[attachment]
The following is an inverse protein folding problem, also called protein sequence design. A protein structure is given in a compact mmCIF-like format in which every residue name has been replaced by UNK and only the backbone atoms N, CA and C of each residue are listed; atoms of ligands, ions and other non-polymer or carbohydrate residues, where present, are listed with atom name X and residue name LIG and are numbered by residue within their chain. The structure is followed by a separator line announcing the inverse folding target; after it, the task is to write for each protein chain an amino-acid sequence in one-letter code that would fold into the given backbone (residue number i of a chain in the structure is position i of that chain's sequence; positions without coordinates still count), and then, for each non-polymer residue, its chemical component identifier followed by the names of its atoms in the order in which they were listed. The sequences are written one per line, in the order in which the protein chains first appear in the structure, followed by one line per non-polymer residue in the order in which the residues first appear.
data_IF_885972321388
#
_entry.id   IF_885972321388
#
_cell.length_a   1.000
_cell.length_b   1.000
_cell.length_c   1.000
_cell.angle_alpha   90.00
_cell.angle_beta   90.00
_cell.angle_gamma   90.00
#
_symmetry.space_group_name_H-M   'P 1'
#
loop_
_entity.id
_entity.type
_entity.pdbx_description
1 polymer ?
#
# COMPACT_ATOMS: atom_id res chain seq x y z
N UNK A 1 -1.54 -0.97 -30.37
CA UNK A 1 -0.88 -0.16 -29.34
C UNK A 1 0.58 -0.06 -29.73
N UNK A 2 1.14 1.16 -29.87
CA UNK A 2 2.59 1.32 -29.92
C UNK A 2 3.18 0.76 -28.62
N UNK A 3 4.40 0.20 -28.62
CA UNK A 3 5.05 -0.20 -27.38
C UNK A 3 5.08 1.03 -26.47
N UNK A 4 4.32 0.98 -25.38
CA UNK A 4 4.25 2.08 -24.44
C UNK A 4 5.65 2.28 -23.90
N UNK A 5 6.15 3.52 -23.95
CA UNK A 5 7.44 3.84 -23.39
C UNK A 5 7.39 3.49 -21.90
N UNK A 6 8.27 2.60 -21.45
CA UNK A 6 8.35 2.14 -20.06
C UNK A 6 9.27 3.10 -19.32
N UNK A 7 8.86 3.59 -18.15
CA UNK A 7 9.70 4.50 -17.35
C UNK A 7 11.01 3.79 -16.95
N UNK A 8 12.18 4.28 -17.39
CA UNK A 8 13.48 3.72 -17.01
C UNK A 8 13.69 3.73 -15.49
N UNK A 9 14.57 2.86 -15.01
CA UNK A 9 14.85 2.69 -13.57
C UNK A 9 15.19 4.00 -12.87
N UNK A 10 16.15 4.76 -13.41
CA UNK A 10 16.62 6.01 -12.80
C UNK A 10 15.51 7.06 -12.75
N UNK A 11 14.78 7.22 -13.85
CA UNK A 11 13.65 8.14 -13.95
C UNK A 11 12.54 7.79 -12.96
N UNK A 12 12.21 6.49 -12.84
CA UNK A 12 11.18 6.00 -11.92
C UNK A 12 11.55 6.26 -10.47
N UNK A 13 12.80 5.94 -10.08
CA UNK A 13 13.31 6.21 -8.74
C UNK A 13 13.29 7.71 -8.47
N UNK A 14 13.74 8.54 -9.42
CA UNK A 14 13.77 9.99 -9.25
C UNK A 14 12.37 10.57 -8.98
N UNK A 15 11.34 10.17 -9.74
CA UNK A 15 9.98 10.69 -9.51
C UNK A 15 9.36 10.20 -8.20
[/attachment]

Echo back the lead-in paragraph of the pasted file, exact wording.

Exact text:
The following is an inverse protein folding problem, also called protein sequence design. A protein structure is given in a compact mmCIF-like format in which every residue name has been replaced by UNK and only the backbone atoms N, CA and C of each residue are listed; atoms of ligands, ions and other non-polymer or carbohydrate residues, where present, are listed with atom name X and residue name LIG and are numbered by residue within their chain. The structure is followed by a separator line announcing the inverse folding target; after it, the task is to write for each protein chain an amino-acid sequence in one-letter code that would fold into the given backbone (residue number i of a chain in the structure is position i of that chain's sequence; positions without coordinates still count), and then, for each non-polymer residue, its chemical component identifier followed by the names of its atoms in the order in which they were listed. The sequences are written one per line, in the order in which the protein chains first appear in the structure, followed by one line per non-polymer residue in the order in which the residues first appear.